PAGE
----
New York Jets

3 things we learned from the Jets preseason opener

New York Jets nose tackle Leonard Williams (92) sacks Tennessee Titans quarterback Marcus Mariota (8) during the first quarter of an NFL football game, Saturday, Aug. 12, 2017, in East Rutherford, N.J. (AP Photo/Julio Cortez)
AP Photo/Julio Cortez

When it comes to making sweeping conclusions after one preseason game, don’t. And when the game was a 7-3 rock fight Saturday, that principle applies even more.

That being said, the New York Jets are going through a difficult rebuilding process, which means needing to evaluate just about every position. Some players look great in practice but wilt under the bright lights (even of preseason games). Others don’t practice well but show up on game day.

Todd Bowles knows his team won’t be competing for a Super Bowl title this year, but there were some things to be encouraged by after one exhibition game. For a team that might go 0-16 and at best looks like a 3-13 team, I tried to pick out three positives.

The negatives are obvious, myriad and painful for Jets fans. August is a time for optimism in the NFL, so with that in mind, here are three takeaways from Saturday night.

The Jets’ front will get after opposing quarterbacks

On the first series of the game, Marcus Mariota had to escape pressure on two plays and on a third met Leonard Williams for a sack.

Sheldon Richardson crushed Mariota after he released a throw to Delanie Walker that was ultimately called back.

And it wasn’t just the big names. Julian Stanford crushed Alex Tanney on a blitz where he came untouched. Bruce Carter couldn’t finish a sack where he came free on a blitz. Jordan Jenkins sacked Tanney literally with one hand. Josh Martin crushed Tanney on another sack.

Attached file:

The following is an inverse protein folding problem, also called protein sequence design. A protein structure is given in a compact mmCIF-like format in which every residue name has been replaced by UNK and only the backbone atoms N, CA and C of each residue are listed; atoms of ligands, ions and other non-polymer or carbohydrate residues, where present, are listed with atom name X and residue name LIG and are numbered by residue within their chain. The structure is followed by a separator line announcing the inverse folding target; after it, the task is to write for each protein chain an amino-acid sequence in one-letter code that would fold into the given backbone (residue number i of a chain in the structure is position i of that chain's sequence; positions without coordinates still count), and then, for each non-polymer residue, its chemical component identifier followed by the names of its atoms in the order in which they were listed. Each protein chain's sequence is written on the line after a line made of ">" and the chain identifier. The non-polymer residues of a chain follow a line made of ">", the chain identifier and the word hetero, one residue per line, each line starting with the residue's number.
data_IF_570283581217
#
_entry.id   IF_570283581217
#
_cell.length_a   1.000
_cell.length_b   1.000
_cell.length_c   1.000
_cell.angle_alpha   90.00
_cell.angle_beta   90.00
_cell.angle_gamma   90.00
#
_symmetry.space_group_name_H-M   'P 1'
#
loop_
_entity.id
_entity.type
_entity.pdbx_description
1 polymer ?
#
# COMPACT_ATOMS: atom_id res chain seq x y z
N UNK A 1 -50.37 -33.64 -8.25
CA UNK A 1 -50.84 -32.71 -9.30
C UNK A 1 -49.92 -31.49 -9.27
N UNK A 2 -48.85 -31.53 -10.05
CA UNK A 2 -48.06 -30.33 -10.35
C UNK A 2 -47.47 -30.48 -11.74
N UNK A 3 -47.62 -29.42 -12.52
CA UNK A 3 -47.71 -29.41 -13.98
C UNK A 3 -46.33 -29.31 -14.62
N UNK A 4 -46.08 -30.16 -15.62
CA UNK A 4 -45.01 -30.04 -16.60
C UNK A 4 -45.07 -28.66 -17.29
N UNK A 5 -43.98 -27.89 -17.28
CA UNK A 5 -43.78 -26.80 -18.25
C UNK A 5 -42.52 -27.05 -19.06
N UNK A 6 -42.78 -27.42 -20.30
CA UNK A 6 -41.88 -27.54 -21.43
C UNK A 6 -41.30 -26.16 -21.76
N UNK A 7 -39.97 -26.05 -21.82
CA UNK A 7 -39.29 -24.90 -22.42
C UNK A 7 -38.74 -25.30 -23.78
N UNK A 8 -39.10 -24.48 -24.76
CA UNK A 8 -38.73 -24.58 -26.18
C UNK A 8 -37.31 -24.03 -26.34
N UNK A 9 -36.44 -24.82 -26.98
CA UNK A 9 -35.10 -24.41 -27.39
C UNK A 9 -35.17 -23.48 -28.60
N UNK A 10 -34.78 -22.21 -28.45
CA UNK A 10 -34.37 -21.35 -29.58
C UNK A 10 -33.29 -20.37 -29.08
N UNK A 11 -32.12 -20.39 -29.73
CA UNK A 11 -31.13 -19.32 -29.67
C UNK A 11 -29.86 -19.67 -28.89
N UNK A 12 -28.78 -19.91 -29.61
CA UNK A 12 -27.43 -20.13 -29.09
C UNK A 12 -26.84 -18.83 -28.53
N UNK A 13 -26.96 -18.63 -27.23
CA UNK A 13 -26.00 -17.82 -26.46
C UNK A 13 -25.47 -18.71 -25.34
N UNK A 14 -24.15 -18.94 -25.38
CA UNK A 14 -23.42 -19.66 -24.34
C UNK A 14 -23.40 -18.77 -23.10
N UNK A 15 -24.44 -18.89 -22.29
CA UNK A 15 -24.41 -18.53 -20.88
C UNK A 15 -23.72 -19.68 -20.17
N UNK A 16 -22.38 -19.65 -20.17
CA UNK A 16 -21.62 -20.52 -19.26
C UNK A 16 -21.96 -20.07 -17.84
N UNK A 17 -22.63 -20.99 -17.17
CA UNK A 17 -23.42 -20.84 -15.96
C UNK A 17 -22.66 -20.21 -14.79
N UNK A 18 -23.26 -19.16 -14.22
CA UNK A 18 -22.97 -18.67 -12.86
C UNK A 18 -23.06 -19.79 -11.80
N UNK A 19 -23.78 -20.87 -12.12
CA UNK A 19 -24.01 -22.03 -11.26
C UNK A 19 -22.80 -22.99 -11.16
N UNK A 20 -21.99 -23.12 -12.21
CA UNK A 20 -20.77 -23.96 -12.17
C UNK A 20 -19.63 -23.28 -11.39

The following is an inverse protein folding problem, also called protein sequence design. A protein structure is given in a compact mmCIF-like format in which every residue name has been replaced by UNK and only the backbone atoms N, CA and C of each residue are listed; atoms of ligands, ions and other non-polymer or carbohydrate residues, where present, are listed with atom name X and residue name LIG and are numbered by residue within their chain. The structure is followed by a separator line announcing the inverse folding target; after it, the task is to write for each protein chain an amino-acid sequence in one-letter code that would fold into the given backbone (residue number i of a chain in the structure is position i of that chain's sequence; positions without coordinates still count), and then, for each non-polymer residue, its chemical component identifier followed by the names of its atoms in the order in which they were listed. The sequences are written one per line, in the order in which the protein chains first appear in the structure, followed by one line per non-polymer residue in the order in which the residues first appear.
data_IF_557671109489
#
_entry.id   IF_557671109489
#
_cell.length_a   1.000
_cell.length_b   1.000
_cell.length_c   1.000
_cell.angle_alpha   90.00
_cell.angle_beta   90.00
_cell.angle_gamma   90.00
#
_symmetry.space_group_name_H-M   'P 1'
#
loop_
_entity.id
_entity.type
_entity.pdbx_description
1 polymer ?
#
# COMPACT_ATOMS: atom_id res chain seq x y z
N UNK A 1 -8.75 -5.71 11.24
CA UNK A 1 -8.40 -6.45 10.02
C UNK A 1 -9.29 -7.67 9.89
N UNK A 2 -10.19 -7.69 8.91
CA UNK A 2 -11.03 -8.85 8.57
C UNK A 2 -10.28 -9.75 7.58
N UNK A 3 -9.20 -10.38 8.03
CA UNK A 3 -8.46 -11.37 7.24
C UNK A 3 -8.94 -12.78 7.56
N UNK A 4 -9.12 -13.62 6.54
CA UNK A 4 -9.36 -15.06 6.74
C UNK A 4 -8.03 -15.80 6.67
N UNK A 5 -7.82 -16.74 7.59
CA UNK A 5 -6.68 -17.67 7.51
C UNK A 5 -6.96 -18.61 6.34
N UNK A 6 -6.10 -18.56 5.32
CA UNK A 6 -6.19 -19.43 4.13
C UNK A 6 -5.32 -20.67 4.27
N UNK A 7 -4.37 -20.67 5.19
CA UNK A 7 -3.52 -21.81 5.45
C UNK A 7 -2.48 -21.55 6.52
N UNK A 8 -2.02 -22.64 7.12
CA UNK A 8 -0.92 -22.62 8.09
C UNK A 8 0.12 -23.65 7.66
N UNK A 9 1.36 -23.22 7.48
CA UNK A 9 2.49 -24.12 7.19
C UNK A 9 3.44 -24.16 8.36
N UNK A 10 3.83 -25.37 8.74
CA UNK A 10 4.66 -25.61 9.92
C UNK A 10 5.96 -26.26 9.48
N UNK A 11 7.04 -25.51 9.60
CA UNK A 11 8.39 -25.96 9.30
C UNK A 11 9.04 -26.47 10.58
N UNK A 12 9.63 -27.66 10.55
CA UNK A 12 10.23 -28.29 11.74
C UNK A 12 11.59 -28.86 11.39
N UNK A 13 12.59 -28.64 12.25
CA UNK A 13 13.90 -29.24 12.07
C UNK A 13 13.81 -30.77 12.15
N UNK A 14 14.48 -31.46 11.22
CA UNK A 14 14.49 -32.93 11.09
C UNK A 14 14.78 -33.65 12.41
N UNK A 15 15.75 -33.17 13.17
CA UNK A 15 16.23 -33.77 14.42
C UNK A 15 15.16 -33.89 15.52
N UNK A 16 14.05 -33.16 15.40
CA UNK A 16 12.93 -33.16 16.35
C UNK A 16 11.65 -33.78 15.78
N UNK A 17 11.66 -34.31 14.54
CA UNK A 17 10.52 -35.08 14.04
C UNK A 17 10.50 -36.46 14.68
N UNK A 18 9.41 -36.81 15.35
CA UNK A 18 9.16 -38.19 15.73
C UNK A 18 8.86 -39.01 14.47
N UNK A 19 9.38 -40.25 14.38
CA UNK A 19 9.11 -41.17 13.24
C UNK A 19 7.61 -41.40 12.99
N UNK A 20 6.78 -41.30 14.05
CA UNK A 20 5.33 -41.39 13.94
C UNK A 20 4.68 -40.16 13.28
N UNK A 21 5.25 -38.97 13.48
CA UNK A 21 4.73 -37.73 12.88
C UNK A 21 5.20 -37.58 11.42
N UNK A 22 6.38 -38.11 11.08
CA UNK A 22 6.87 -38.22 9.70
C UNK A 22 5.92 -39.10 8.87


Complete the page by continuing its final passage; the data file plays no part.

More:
In all, eight Jets took down Titans quarterbacks. The Jets have the horses to run Bowles’ pressure scheme that was the most aggressive and effective blitzing team in the league in Arizona.

The offense might be a mess (OK, it’s going to be a mess), but the defense should be difficult to block up front.

Christian Hackenberg might not be a complete disaster 

This is admittedly a low bar, but based on early reports from the Jets this year, it’s a little win.

He finished 18 of 25 for 127 yards, an unimpressive stat line from a sheer production standpoint, but he wasn’t wildly inaccurate and he didn’t throw the ball to the guys in the white jerseys. Right now, that’s success.

The second-year quarterback from Penn State threw a dart to Chris Harper on a slant for a first down. The next possession he made a subtle move in the pocket, stepped up and threw to Harper for a first down on third down.

New York Jets quarterback Christian Hackenberg (5) throws against the Tennessee Titans during the fourth quarter of an NFL football game, Saturday, Aug. 12, 2017, in East Rutherford, N.J. (AP Photo/Julio Cortez)

(AP Photo/Julio Cortez)

Arm talent wasn’t a question for Hackenberg coming out and it was evident Saturday. He can drive throws all over the field; the next step will be to push the ball farther down the field. Most of what we saw was check downs or single-read throws, but for a preseason game, there were things to build on.

It’s too early to tell if Hack can be the Jets’ future starter. For now, it’s pretty clear Josh McCown will be the opening-day starter and that’s a good thing. But with a likely top-3 pick, the Jets need to know sooner rather than later if the potential is anything more than just that.

Robby Anderson will be one of the few bright spots on offense

The second-year player out of Temple showed his 4.3 speed on a beautiful over-the-shoulder 53-yard catch. Anderson added two more catches, finishing with 71 yards on the night.

He caught 42 passes for 587 yards and three touchdowns last season and opens 2017 as the de facto No. 1 option for the Jets. If you’re looking for fantasy football sleepers, Anderson fits the bill. He’s going to get the lion’s share of targets on a team that will be behind regularly. If he goes from 78 targets to over 100, Anderson has to a chance to put up a 70/1,000/8 season.

Alone, he’s not going to carry this offense, but with Brandon Marshall and Eric Decker gone and Quincy Enunwa out for the season, expect Anderson to be the man for this passing game.

Eventually, rookies Chad Hansen and Ardarius Stewart will be factors, but that evolution could be slow.

Anderson can be a big-play threat, which, at the very least will make him an exciting element in an otherwise unexciting season for the Jets.


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